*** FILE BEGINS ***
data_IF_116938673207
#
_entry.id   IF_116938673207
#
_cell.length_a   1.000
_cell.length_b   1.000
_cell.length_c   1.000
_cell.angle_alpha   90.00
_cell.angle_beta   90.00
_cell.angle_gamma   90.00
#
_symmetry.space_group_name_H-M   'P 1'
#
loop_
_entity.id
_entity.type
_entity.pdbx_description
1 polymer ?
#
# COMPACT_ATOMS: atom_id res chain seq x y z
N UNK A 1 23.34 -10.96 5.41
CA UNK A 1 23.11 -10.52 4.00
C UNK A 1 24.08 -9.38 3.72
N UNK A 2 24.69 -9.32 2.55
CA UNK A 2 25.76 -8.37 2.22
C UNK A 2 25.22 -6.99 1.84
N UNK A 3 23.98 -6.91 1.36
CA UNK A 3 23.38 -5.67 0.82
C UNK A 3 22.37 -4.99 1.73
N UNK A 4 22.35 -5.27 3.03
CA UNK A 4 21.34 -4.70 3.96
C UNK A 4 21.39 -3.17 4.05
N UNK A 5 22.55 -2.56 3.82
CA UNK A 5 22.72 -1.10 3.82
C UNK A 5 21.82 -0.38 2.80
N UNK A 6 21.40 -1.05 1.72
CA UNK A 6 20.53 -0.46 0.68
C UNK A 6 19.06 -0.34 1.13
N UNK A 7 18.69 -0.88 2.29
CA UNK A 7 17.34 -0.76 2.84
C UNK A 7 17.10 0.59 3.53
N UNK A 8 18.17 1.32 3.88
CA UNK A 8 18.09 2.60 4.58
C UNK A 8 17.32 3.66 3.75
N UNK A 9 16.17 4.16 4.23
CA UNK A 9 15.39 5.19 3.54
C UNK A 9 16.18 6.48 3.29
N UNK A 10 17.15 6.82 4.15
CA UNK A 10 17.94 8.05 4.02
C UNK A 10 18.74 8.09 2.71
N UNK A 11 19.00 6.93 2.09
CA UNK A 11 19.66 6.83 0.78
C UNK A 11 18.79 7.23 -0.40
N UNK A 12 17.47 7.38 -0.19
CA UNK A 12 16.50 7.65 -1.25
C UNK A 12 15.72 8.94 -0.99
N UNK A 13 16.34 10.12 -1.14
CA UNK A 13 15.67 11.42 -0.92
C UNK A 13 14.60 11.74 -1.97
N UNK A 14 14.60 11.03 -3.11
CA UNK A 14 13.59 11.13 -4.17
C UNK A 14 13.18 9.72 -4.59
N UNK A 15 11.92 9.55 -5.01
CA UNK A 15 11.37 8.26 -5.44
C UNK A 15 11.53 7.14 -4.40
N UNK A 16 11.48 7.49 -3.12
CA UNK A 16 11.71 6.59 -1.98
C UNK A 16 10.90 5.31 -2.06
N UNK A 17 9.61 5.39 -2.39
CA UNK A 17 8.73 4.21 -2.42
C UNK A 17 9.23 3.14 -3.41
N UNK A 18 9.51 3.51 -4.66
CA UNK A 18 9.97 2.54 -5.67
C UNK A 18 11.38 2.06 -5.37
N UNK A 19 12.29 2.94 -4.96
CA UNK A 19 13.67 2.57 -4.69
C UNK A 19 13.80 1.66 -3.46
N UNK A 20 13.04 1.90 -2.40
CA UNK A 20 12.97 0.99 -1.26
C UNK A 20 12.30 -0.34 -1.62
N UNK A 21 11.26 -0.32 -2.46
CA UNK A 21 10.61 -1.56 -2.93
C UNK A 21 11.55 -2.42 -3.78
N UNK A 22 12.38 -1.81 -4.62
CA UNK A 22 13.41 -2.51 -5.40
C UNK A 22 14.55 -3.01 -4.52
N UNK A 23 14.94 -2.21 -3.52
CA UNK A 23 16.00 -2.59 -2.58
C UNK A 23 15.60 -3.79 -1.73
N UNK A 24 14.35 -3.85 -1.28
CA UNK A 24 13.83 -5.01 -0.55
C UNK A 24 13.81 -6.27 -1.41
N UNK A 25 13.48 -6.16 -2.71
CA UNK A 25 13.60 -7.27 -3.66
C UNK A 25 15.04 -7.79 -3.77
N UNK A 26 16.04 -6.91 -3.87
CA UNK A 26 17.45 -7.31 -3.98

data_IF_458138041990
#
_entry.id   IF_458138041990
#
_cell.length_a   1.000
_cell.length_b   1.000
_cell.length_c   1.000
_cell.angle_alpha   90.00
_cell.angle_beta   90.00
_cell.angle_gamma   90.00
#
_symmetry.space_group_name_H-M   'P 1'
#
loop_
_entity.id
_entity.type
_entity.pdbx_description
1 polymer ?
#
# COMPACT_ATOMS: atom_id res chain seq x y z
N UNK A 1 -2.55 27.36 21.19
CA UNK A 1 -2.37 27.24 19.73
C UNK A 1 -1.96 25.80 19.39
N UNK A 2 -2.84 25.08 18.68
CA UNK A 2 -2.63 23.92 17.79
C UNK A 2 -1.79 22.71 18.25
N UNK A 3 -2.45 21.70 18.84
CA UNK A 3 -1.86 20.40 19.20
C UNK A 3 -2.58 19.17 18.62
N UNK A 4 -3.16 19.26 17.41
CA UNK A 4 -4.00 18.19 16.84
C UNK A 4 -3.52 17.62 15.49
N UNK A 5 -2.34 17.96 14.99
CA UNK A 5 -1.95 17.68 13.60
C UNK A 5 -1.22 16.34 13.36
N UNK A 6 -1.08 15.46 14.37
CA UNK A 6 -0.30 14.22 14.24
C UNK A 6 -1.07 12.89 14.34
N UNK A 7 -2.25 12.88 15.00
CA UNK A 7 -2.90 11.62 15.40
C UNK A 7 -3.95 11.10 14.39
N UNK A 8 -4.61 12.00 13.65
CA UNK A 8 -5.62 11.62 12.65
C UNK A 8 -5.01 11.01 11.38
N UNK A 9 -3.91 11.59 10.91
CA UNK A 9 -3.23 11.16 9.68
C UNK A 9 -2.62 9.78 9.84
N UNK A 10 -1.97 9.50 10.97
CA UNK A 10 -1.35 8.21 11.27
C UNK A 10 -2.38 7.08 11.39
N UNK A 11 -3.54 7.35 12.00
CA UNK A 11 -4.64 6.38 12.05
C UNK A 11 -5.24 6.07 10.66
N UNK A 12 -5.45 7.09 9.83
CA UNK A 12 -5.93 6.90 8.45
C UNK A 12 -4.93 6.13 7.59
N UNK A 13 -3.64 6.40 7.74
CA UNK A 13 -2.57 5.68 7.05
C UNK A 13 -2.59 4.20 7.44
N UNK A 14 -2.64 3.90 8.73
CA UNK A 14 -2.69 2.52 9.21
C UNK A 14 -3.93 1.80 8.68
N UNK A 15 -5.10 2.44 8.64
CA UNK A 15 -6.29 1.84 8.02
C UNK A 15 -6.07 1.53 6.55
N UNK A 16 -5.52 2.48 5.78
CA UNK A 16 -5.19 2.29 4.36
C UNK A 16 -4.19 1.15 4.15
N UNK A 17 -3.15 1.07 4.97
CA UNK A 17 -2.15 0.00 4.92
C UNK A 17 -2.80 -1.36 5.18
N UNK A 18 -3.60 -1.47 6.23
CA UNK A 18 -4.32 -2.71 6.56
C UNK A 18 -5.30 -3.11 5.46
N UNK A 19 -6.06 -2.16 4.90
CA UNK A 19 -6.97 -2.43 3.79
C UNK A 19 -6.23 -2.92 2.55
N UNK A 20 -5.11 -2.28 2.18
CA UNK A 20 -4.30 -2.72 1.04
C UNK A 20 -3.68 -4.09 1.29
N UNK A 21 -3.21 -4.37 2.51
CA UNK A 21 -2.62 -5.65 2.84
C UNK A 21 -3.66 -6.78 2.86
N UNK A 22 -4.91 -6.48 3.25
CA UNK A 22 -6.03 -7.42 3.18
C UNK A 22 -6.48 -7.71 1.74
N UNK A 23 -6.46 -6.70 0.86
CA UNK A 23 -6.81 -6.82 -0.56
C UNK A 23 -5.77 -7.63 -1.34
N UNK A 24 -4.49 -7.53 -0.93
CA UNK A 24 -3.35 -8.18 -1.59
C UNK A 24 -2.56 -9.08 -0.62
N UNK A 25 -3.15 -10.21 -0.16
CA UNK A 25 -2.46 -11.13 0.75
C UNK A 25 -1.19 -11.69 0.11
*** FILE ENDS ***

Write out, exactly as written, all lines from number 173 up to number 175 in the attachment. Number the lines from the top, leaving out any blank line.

CA UNK A 19 -6.97 -2.43 3.79
C UNK A 19 -6.23 -2.92 2.55
N UNK A 20 -5.11 -2.28 2.18